Sovos Brands achieved double-digit volume growth last year, bucking price-driven unit declines among many of its US food peers.
While US grocery manufacturers have been raising prices in multiple waves to combat cost-inflationary headwinds, volumes have tended to drop, albeit with a boost to top-line revenues. Even so, the general trend of thought has been elasticities have held up compared to historical levels.
Sovos Brands, the Italian sauces and ready meals supplier, saw volumes rise 10.8% in the year to 31 December, despite price increases of 8.7%. That was short of the “low-double-digit” cost inflation the business experienced across the 12 months, prompting another round of price hikes in February.
Alluding to the prospect of a US recession, Sovos Brands’ finance chief Chris Hall, hosting an analyst call yesterday (8 March) with president and CEO Todd Lachman, suggested the relationship between price and volume may change through the course of the new financial year.
“We expect our growth to be balanced across volume and price, with price moderating during the year as we lap last year’s actions. We also assume that elasticities will normalise given the potential that macro-economic challenges could materialise,” Hall told analysts during a discussion of the 2022 results.
On a bright note, inflation appears to be abating for Sovos Brands, as Hall said he sees cost pressures “moderating across 2023”, adding that “right now, we’re in more of the mid-single-digit range”.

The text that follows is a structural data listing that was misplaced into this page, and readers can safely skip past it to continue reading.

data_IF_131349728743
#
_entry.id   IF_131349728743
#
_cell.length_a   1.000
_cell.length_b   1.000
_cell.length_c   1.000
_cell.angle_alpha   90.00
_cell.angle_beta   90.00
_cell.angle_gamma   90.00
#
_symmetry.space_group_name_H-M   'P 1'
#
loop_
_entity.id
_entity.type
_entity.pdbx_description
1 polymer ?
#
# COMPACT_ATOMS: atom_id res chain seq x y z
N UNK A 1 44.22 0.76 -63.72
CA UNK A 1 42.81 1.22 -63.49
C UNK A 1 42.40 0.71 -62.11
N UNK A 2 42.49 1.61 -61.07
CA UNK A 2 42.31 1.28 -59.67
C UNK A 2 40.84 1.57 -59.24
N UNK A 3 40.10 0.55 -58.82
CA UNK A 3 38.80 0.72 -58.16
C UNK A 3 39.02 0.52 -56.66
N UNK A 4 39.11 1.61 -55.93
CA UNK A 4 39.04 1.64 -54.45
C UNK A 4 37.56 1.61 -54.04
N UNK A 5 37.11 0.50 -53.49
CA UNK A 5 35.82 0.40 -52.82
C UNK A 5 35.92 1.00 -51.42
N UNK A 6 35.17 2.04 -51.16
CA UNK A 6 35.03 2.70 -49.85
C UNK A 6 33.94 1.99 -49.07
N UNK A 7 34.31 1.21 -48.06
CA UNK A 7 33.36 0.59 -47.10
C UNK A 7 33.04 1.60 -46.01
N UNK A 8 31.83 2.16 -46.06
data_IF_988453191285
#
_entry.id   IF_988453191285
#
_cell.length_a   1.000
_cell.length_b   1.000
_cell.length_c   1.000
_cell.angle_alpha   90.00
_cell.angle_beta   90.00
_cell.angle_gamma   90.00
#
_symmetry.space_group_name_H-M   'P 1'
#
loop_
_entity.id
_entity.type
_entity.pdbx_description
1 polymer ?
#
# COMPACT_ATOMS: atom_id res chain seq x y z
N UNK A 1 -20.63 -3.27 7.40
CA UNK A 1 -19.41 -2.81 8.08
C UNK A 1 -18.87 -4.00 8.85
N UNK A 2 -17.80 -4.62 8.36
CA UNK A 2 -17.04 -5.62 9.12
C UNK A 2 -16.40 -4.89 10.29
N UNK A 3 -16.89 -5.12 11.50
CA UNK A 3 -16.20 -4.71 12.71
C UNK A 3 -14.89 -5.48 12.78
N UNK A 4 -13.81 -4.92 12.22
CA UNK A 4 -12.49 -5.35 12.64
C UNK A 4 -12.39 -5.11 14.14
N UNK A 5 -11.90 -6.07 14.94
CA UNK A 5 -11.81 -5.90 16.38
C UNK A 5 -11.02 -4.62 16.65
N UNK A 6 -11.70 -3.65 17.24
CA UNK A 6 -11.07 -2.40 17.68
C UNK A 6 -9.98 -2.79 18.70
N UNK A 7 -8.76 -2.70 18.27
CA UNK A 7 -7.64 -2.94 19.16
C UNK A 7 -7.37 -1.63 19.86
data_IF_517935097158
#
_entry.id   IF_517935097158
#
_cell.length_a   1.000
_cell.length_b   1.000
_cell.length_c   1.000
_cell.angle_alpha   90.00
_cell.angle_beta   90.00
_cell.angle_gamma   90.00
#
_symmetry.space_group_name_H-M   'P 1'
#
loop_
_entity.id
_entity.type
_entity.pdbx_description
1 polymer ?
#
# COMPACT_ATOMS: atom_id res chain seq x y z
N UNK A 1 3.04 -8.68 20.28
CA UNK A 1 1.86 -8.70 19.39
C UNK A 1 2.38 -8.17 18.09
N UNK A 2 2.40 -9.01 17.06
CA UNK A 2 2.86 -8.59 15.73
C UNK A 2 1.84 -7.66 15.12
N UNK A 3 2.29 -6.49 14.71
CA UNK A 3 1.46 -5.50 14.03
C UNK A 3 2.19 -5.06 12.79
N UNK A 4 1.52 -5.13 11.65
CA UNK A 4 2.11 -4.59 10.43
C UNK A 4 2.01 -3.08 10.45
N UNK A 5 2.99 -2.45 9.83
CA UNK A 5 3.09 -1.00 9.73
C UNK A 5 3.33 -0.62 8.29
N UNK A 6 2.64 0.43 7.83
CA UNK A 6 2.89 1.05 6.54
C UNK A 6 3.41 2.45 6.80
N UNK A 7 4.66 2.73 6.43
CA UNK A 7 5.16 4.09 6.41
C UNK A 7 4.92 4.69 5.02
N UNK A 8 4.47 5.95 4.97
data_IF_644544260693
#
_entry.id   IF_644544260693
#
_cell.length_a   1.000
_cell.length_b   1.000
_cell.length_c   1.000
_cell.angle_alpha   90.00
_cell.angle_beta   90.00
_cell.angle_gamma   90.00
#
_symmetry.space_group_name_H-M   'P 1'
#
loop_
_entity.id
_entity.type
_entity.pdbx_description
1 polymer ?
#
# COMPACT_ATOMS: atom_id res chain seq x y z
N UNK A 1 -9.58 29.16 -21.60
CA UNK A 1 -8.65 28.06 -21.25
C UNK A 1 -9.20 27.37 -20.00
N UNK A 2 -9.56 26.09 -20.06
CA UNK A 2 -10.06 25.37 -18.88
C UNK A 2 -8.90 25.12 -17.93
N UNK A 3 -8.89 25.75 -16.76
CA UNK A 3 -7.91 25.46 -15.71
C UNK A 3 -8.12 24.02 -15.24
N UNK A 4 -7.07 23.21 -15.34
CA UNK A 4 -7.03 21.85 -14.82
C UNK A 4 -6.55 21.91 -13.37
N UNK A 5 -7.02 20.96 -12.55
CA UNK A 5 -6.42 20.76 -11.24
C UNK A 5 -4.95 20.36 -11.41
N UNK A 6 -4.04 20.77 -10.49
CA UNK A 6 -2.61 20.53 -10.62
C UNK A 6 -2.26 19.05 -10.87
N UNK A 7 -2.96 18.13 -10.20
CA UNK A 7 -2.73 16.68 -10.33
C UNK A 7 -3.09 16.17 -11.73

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Sovos Brands has been built up through M&A but the Colorado-based business announced the disposal in January of Birch Benders, a supplier of pancake and waffles mixes.
The company will now focus on investing in and driving sales of its Rao’s, Michael Angelo’s and Noosa Yogurt brands.
CEO Lachman said yesterday he has aspirations to drive sales in Rao’s to US$1bn. The brand features Italian sauces, pasta, frozen entrees and soups. Rao’s sales rose 34.9% last year in organic terms to $580m and a new frozen pizza range carrying the brand’s sauce toppings is expected to roll out to retailers in 2023.
Rao’s accounted for more than half of the company’s total revenue of $878.4m, which was up 19.5% on an organic basis.
“Our ongoing efforts to create a more focused portfolio allow us to direct more resources and investment towards our most meaningful value-creation opportunities, notably accelerating Rao’s to $1bn of net sales and beyond,” Lachman said.
The gap between volume growth and pricing was more pronounced in the final quarter of last year – 16% against 12.4%. “The combination of our pricing and productivity efforts in 2022 will provide a tailwind as we enter the first half of 2023,” CFO Hall said.
For the new year, Sovos Brands has set sales guidance in a range of $900-$925m, representing an organic print of 10% to 13%.
Lachman said of the 2022 volume-price relationship: “Importantly, our top-line performance was driven primarily by volume as opposed to price, which highly differentiates us from the majority of our packaged food peers.”